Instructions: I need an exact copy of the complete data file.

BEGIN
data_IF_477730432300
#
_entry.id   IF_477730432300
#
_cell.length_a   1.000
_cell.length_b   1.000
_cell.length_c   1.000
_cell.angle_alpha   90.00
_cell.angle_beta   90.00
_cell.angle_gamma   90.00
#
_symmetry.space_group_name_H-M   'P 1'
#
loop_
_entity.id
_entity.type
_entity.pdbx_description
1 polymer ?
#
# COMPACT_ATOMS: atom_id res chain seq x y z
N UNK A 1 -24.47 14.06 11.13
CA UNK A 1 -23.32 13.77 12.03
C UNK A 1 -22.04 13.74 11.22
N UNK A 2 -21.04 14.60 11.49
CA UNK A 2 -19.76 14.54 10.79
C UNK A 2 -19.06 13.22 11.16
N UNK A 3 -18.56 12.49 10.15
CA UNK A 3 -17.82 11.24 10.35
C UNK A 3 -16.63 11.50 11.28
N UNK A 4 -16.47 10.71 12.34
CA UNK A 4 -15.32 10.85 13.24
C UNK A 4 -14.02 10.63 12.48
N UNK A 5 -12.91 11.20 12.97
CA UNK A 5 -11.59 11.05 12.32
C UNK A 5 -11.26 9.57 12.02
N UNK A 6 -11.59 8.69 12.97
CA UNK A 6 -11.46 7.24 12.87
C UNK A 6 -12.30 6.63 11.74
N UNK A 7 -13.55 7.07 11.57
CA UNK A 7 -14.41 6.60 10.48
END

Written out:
data_IF_477730432300
#
_entry.id   IF_477730432300
#
_cell.length_a   1.000
_cell.length_b   1.000
_cell.length_c   1.000
_cell.angle_alpha   90.00
_cell.angle_beta   90.00
_cell.angle_gamma   90.00
#
_symmetry.space_group_name_H-M   'P 1'
#
loop_
_entity.id
_entity.type
_entity.pdbx_description
1 polymer ?
#
# COMPACT_ATOMS: atom_id res chain seq x y z
N UNK A 1 -24.47 14.06 11.13
CA UNK A 1 -23.32 13.77 12.03
C UNK A 1 -22.04 13.74 11.22
N UNK A 2 -21.04 14.60 11.49
CA UNK A 2 -19.76 14.54 10.79
C UNK A 2 -19.06 13.22 11.16
N UNK A 3 -18.56 12.49 10.15
CA UNK A 3 -17.82 11.24 10.35
C UNK A 3 -16.63 11.50 11.28
N UNK A 4 -16.47 10.71 12.34
CA UNK A 4 -15.32 10.85 13.24
C UNK A 4 -14.02 10.63 12.48
N UNK A 5 -12.91 11.20 12.97
CA UNK A 5 -11.59 11.05 12.32
C UNK A 5 -11.26 9.57 12.02
N UNK A 6 -11.59 8.69 12.97
CA UNK A 6 -11.46 7.24 12.87
C UNK A 6 -12.30 6.63 11.74
N UNK A 7 -13.55 7.07 11.57
CA UNK A 7 -14.41 6.60 10.48